Tag Archives | Dnalysis

Can DNA Predict Your Perfect Diet?

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Posted 30 July 2018

Nutritional genomics would mean the end of dietary guesswork, but science hasn’t quite caught up to the hype

Markham Heid The Medium

Which diet is best for weight loss: low carb or low fat?

It seems like a straightforward question — one that a single well-designed study should be able to answer. But after nearly 20 years of such studies, the debate rages on. Taken together and applied to big groups, existing research suggests the two diets are about equally effective. But at an individual level, the effectiveness of these plans varies dramatically; some people lose 50 pounds or more, while others on the same diet end up gaining weight.

If only dietitians and doctors could predict how a patient would respond to a specific diet — in terms of weight loss, but also longevity, disease risk, and other health outcomes — it would Read the rest

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DNA Diet does not work!

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Posted 22 February 2018

On February the 8th we published the position of the Academy of Nutrition and Dietetics in which they stated “the use of nutrigenetic testing to provide dietary advice is not ready for routine dietetics practice”.

We commented: As far back as 2011, we pointed out that the evidence in support to the DNA diet, marketed, promoted and sold by Dr. Daniel Meyersfeld, Yael Joffe, (DNAnalysis) was inadequate, i.e., there is no proof that their diet would benefit or work.

A study has just been published in which a low-fat diet was compared with a low-carb diet. The researchers assessed whether DNA diets were able to predict a beneficial diet.

People in both groups did lose weight over the course of a year: an average of 11.7 pounds for the low-fat group, and 13.2 for the low-carb set. But the difference between how Read the rest

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The trouble with genetic testing

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Posted 19 July 2017

We have been highly critical of DNA testing as a means for creating weight-loss diets, arguing that some of the genes occur at very low prevalence in certain population groups, or not at all, or may be influenced by other triggers or environmental factors. In spite of the lack of evidence for the accuracy or benefit for these DNA based diets, the companies continue to market these products duping consumers.

In this newspaper article, titled, ‘We are all mutants now’: the trouble with genetic testing With so many unknowns in our DNA, using genetics in medical testing doesn’t always bring the answers – sometimes it brings only doubt, written by Carrie Arnold and published in The Guardian, she addresses the accuracy of DNA testing for other conditions.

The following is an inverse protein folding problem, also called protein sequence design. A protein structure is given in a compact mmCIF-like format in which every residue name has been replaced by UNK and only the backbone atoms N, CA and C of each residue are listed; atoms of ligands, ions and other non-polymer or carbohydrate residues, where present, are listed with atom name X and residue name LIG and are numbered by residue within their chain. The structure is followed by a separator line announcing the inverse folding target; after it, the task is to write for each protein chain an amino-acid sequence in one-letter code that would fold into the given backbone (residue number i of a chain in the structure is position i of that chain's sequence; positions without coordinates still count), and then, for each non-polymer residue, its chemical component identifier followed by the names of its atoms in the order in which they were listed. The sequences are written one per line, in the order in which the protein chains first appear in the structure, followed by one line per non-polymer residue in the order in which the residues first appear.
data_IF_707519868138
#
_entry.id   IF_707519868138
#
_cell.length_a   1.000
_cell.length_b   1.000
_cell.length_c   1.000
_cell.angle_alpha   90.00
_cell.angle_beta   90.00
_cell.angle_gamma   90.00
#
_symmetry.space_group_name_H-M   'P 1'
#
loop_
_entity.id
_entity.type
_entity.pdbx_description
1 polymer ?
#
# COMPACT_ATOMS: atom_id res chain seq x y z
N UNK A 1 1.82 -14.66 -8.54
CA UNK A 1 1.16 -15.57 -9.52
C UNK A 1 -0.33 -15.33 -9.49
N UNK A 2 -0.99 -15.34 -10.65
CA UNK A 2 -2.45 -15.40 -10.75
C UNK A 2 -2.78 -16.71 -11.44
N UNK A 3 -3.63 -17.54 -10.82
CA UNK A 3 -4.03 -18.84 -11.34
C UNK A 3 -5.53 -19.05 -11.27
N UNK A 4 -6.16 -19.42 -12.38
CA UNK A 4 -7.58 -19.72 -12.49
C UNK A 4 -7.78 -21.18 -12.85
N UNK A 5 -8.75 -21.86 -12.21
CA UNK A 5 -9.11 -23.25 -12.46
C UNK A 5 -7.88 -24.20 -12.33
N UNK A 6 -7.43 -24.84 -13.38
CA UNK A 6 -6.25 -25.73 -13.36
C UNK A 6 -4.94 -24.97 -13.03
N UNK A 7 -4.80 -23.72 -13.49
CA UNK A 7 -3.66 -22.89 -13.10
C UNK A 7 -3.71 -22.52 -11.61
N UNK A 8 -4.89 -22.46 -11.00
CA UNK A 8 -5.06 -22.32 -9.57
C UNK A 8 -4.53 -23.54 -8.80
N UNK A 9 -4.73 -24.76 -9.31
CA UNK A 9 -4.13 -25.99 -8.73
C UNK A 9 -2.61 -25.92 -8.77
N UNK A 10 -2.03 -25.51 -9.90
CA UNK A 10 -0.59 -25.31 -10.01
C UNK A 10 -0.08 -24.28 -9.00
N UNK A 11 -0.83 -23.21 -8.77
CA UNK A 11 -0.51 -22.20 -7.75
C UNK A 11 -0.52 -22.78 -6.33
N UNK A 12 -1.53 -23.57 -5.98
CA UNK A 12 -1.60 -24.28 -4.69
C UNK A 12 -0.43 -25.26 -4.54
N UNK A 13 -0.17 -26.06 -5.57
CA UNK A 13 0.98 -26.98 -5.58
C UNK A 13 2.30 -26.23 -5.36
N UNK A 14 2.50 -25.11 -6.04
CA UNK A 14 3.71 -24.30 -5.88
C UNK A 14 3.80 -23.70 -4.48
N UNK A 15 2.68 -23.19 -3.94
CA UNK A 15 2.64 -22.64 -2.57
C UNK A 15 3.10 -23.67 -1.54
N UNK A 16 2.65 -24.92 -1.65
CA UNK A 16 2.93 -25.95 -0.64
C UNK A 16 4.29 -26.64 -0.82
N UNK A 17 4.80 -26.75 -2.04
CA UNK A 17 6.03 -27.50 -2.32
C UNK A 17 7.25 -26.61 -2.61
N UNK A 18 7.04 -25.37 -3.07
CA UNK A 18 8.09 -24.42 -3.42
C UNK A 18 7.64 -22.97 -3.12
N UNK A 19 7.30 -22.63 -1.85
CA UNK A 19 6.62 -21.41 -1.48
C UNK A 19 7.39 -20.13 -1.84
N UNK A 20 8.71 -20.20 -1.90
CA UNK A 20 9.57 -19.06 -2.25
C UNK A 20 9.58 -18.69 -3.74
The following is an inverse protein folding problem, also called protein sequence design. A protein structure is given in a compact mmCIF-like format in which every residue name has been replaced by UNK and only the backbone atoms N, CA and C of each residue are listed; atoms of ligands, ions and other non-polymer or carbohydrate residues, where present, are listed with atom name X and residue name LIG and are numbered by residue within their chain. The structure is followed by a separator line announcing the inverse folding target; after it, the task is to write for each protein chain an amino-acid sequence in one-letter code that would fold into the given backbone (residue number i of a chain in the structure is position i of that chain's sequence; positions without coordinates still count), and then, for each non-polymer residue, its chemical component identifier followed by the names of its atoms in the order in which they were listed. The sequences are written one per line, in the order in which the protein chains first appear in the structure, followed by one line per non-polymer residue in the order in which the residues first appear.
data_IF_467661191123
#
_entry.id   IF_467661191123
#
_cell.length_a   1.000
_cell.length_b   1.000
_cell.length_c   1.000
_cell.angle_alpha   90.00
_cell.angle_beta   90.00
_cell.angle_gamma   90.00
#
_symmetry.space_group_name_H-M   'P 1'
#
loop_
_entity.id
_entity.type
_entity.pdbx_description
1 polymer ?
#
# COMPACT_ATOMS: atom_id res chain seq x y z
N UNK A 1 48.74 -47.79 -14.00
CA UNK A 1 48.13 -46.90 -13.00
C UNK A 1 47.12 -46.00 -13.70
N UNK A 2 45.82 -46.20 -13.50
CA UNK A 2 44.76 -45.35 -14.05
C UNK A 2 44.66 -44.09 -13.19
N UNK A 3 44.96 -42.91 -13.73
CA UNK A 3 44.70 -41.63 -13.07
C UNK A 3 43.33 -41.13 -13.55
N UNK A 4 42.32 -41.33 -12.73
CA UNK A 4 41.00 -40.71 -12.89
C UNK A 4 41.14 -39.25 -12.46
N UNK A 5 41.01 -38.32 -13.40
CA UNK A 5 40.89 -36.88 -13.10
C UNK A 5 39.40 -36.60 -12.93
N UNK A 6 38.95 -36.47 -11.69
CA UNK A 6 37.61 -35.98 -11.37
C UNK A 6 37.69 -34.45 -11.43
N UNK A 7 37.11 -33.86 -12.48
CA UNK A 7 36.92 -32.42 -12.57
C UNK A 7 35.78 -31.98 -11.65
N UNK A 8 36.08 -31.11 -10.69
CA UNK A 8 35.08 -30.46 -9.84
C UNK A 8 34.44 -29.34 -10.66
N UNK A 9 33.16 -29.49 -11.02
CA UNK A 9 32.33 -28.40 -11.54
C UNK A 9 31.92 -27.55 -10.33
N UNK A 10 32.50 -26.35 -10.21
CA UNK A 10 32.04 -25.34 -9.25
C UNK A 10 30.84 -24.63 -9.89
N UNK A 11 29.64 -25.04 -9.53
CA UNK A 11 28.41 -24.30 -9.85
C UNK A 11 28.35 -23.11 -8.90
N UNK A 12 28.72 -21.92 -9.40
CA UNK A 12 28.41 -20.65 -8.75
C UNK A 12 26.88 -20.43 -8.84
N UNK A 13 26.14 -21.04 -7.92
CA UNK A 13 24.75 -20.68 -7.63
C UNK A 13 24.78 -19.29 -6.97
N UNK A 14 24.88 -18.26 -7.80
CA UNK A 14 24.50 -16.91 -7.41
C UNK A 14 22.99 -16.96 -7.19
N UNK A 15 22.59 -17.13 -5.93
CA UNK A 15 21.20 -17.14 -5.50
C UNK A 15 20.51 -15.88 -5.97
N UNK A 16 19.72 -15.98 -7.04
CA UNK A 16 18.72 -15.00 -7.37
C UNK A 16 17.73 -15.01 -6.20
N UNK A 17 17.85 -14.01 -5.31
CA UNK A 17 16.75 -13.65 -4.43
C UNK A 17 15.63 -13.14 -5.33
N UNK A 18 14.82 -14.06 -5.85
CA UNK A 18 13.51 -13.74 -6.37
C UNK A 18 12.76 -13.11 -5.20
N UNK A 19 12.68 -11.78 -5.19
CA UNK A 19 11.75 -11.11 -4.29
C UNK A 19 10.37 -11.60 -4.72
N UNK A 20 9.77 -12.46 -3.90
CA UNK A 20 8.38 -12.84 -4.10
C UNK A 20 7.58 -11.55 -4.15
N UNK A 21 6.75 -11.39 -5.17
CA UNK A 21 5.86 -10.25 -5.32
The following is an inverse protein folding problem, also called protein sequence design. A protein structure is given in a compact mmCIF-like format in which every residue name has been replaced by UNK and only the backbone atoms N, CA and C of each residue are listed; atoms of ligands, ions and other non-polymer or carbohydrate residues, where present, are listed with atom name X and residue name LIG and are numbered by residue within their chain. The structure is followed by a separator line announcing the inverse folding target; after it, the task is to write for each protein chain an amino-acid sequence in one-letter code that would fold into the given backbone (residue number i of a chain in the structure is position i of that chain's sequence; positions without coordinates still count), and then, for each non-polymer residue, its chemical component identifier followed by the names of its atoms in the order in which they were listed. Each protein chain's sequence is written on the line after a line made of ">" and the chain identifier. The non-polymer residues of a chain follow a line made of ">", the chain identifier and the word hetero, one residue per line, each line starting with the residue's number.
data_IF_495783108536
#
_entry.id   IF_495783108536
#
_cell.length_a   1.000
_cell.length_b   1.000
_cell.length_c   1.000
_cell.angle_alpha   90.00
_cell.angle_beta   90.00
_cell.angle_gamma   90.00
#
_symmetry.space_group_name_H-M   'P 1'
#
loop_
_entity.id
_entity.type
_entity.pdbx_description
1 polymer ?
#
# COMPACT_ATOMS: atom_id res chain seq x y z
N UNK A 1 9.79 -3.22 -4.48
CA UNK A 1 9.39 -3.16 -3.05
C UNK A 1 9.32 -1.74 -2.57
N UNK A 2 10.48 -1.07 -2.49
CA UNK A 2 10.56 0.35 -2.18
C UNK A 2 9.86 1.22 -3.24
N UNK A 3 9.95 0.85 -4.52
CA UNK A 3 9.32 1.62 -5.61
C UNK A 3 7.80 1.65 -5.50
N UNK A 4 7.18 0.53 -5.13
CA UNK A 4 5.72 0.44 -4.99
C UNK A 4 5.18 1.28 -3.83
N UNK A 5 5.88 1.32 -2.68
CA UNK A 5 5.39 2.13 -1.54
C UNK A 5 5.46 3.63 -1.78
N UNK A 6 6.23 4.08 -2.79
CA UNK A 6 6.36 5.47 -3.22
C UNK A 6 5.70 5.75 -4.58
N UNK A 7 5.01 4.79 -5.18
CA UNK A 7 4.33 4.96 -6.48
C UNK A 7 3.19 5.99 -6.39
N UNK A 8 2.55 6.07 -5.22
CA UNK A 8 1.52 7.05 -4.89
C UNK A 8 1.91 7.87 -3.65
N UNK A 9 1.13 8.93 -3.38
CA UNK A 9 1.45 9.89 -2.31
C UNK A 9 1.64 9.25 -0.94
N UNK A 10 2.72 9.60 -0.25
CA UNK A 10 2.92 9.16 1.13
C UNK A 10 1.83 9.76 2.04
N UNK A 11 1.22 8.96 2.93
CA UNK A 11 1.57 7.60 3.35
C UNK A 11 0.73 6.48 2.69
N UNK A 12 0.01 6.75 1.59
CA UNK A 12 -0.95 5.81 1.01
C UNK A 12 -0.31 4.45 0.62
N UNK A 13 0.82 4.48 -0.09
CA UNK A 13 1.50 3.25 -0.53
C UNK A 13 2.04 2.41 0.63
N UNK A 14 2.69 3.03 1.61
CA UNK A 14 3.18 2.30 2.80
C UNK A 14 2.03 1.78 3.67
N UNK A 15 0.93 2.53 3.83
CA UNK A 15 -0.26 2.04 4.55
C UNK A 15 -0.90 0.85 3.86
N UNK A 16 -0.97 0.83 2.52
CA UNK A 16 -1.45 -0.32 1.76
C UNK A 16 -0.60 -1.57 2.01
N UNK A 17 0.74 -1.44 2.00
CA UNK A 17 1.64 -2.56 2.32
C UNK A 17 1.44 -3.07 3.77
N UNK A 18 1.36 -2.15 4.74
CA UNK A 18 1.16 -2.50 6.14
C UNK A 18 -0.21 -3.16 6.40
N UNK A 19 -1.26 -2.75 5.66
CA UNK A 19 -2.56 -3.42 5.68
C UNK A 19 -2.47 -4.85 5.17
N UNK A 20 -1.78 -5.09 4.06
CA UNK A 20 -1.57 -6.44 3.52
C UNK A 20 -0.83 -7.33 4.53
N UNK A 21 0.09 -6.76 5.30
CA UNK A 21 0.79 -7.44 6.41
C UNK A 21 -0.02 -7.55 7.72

She writes: To get a better handle on all the variation in humans, scientists are going to need Read the rest

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DNA DIET – ASA breach ruling

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Posted 10 March 2015

Meyersfield-JoffeWhat does one say about two health professionals who continue to market a test that claims to be effective for assisting consumers with weight-loss, without any independently, peer reviewed, published evidence that the test is able to indeed fulfill this claim? We would expect that ethical health professionals would desist from doing so, in particular after an ASA ruling. But this is not in the case of Dr. Daniel Meyersfeld and dietician, Yael Joffe. A breach complaint was laid with the ASA.
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DNA Diet, bad news 4 years on

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Posted 03 February 2015

Dna-MeyersfeldDna-YoffeIn 2010, CamCheck highlighted the claims for a diet based on genetic testing offered by Dnalysis, “the second company in the world to offer a DNA diet”, according to its CEO, Dr Daniel Meyersfeld, and Yael Joffe. We called it a scam for the science did not support the claims. The ASA ruled against the claims for the company, and subsequently, a breach ruling of the previous ASA ruling. Well that has not stopped these two from marketing the claims, as these are still evident on their website.

The reason for this post? In an article published in the highly reputable journal, Obesity, titled Genetic association studies of obesity in Africa: a systematic review, the authors conclude that “[A]ccording to this data, over 300 polymorphisms in 42 genes have been studied in various population groups within Africa . . “, “[O]f the 36 Read the rest

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